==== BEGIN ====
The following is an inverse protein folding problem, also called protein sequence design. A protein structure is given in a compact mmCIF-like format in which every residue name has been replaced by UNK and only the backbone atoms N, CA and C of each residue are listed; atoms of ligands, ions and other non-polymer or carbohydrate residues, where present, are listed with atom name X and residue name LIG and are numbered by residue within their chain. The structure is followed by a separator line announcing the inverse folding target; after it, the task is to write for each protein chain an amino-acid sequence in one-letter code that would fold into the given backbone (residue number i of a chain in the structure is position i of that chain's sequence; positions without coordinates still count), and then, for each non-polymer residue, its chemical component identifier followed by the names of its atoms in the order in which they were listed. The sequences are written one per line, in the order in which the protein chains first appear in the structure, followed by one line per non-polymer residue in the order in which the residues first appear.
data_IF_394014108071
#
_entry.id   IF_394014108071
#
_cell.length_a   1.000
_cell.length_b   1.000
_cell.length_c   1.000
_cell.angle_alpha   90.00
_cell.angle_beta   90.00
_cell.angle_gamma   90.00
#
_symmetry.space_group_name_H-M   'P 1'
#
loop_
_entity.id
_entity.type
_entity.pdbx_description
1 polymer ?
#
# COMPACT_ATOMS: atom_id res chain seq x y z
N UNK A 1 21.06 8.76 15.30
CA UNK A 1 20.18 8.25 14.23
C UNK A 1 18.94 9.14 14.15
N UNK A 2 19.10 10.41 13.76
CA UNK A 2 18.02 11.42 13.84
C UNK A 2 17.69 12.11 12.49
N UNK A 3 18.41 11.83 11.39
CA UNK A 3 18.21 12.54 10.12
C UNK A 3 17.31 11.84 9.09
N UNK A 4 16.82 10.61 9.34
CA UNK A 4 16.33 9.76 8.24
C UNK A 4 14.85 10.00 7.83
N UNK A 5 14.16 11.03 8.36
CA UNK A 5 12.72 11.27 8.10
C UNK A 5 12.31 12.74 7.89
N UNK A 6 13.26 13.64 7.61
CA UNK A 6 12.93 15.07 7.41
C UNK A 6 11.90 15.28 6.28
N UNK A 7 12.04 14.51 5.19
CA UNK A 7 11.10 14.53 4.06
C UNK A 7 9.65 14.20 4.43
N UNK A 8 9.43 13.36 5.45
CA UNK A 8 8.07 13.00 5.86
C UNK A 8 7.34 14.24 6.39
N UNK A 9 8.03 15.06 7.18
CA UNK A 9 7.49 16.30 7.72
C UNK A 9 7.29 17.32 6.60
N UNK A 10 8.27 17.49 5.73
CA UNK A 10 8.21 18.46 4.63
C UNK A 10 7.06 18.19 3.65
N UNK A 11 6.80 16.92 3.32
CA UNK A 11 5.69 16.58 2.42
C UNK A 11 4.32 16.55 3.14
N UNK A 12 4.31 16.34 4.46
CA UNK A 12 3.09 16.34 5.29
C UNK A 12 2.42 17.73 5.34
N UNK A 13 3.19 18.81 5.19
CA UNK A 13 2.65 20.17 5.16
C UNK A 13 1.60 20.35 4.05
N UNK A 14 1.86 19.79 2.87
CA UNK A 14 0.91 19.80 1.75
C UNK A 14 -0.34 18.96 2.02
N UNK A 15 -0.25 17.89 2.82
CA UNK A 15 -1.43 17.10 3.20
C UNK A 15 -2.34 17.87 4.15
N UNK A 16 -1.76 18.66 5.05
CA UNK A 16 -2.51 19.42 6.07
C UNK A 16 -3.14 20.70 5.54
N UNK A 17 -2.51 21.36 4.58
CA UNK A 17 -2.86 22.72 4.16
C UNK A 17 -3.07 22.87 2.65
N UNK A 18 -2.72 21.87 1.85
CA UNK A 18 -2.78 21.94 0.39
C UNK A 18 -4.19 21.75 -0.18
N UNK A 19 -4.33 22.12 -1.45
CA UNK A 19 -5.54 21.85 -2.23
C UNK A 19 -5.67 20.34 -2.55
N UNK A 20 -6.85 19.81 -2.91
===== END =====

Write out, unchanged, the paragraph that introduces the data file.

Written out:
The following is an inverse protein folding problem, also called protein sequence design. A protein structure is given in a compact mmCIF-like format in which every residue name has been replaced by UNK and only the backbone atoms N, CA and C of each residue are listed; atoms of ligands, ions and other non-polymer or carbohydrate residues, where present, are listed with atom name X and residue name LIG and are numbered by residue within their chain. The structure is followed by a separator line announcing the inverse folding target; after it, the task is to write for each protein chain an amino-acid sequence in one-letter code that would fold into the given backbone (residue number i of a chain in the structure is position i of that chain's sequence; positions without coordinates still count), and then, for each non-polymer residue, its chemical component identifier followed by the names of its atoms in the order in which they were listed. The sequences are written one per line, in the order in which the protein chains first appear in the structure, followed by one line per non-polymer residue in the order in which the residues first appear.